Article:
Roy PorterBMJ 2002; 324 doi: https://doi.org/10.1136/bmj.324.7338.680 (Published 16 March 2002) Cite this as: BMJ 2002;324:680
The greatest medical historian of his generation dies at the age of 55
The sudden and premature death of Professor Roy Porter at the age of 55 has removed one of our most creative and productive commentators on the medical enterprise, past and present. He died from a heart attack, cycling to his allotment in St Leonards, East Sussex. He had moved to St Leonards last May, in anticipation of his retirement last September from his chair at the Wellcome Trust Centre for the History of Medicine at University College London.
Roy seemed destined for distinction from an early age. The only child of a Bermondsey jeweller, he grew up in a south London working class home. His school, Wilson's Grammar School, Camberwell, had no tradition of sending its products to university, much less Cambridge, to where Roy won a scholarship. His double starred first in history (1968) was a taste of things to come, and it was followed by a junior research fellowship at his college, Christ's, and a teaching post at Churchill College, Cambridge. He remained a Cambridge man through and through, but he never regretted his decision to leave, in 1979, and turn himself into a medical historian within the academic unit of the Wellcome Institute for the History of Medicine, London. He had already mastered a lot of science, especially geology, in the course of his PhD thesis and first book, on geology in 18th century Britain.
Although Roy became the pre-eminent medical historian of his generation, he never lost his early identity as a generalist. He established his reputation as a leading social historian with his English Society in the 18th Century (Penguin, 1982). It was one of the few of his books to be revised, in 1990—Roy always preferred to move on rather than rework old ideas. Later books, including his brilliant London: A Social History(1994) and his magisterial analysis of the Enlightenment in Britain (2000), were culminations of themes that had long intrigued him. He wrote and edited dozens of other books on general historical topics, returning often to his beloved 18th century.
When Roy came to the Wellcome Institute (as it was), he developed courses on patients and doctors (the order was significant), and on the history of psychiatry. He was a brilliant teacher, and his courses provided themes for some of his best medical historical writing. He pioneered the now common historical aim of giving patients their voice. Two volumes (written with his third wife, Professor Dorothy Porter) explored the experience of illness and patient-doctor relations during the “long” 18th century (1650-1850), and he wrote an amusing, yet powerful, history of psychiatric patients. His study of psychiatry in 18th century England won the Leo Gershoy Prize of the American Historical Association. He loved, too, the robust medical marketplace of earlier centuries, and his work on medical quackery brought new standards to a subject previously thought fit only for antiquarian amusement.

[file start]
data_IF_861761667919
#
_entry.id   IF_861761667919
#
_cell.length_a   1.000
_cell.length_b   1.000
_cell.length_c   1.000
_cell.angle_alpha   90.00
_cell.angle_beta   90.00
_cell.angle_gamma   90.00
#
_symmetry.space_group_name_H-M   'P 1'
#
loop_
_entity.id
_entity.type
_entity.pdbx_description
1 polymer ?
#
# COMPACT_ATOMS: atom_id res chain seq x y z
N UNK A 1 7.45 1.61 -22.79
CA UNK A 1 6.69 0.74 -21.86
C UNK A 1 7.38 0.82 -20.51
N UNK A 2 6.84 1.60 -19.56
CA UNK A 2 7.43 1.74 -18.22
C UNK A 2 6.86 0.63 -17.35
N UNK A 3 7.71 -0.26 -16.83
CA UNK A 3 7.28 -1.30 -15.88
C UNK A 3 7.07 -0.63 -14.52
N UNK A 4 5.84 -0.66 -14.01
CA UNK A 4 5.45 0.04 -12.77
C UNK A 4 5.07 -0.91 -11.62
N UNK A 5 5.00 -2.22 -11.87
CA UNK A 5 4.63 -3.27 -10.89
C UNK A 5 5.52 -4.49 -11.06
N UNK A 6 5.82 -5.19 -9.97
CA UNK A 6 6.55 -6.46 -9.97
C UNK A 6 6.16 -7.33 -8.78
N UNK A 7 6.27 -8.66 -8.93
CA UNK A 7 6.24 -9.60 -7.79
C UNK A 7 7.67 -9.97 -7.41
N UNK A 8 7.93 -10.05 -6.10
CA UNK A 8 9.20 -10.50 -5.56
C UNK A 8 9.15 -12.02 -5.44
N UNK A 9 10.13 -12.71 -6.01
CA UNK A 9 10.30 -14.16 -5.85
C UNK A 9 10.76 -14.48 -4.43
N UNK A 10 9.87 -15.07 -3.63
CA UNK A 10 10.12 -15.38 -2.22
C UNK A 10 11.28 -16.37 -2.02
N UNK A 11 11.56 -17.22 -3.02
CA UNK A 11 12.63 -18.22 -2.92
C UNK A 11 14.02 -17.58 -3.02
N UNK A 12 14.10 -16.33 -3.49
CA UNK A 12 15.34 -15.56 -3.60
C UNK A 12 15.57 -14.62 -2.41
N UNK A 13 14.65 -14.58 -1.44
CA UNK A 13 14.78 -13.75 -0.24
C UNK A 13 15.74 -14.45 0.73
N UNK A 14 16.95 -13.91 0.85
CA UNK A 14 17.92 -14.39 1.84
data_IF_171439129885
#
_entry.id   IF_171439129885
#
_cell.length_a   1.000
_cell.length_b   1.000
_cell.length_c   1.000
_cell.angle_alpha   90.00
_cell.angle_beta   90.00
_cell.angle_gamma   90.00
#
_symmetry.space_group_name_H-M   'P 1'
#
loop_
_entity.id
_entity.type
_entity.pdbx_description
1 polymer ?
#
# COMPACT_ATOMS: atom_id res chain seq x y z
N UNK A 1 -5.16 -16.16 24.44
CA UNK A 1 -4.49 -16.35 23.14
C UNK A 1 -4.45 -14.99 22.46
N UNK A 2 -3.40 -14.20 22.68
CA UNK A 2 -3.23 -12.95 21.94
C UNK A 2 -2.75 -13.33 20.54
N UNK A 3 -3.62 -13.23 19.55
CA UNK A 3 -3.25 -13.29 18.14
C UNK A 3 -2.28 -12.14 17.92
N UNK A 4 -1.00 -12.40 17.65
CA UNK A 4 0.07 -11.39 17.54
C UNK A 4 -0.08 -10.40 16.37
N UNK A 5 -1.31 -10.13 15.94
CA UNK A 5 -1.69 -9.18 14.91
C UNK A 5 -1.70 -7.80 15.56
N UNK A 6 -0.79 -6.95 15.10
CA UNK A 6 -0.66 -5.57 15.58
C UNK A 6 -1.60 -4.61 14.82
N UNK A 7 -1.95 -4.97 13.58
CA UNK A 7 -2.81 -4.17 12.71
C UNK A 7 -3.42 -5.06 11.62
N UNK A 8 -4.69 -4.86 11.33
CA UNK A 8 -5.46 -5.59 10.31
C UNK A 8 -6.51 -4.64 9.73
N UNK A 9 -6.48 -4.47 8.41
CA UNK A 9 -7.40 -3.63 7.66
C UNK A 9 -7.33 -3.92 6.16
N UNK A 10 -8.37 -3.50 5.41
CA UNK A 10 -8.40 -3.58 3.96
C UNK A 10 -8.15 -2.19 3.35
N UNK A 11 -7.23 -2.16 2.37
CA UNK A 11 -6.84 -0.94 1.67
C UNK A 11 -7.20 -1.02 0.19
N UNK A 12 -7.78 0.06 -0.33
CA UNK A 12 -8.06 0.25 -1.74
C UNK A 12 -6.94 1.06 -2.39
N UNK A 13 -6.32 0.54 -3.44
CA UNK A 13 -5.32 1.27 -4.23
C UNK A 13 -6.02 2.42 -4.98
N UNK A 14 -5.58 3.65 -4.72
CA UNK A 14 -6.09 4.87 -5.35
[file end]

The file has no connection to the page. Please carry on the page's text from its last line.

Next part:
These represent only a sample of Roy's staggering output in medical history. Many other instances are available in the bibliography of his massive history of medicine from beginning to end, The Greatest Benefit to Mankind: A Medical History of Humanity(1997). Few historians would have dared such an audacious project, and none could have brought it off with such Porterian aplomb.
Through his writings (more than 100 edited and written works, plus innumerable reviews), and his extensive work on radio and television, Roy brought medical history to a wide public. For many people, indeed, he was medical history. What he did was to convince historians of the importance of health and disease as formative historical topics, and remind the medical profession of the richness and relevance of its history.
There can have been few people, ever, with Roy's energy and dynamism. He combined brilliance with an exhausting schedule of writing, lecturing and examining. I used to pride myself on getting into the office by 7 am. Roy had generally been there a hour or more already, and if (as was common) he had given a talk the evening before to a medical or historical society somewhere in the provinces, he was on the first train back to London. He often appeared exhausted but never stopped.
Roy was aware, of course, of his own brilliance, but he was entirely without vanity or arrogance. He was generous to others less gifted than himself, patient with dull students, and inspirational to the bright ones. His deepest values were those 18th century ones of tolerance and openness. He looked ill at ease in a suit and tie, and although always an individualist, his non- conformity manifested itself only in harmless ways, such as earrings, flashy jewellery, and a leather jacket and boots.
Despite his flamboyance, the British establishment took him to its heart. He was a fellow of the British Academy (1994) and both the Royal College of Physicians and the Royal College of Psychiatrists elected him to honorary fellowships. He was happy in his all too short “retirement,” and in his relationship with Natsu Hattori. But the pace never slowed until, suddenly, it stopped.
Roy Porter emeritus professor in the social history of medicine, Wellcome
Institute for the History of Medicine, London; b 1946; d 3 March 2002
[W F Bynum]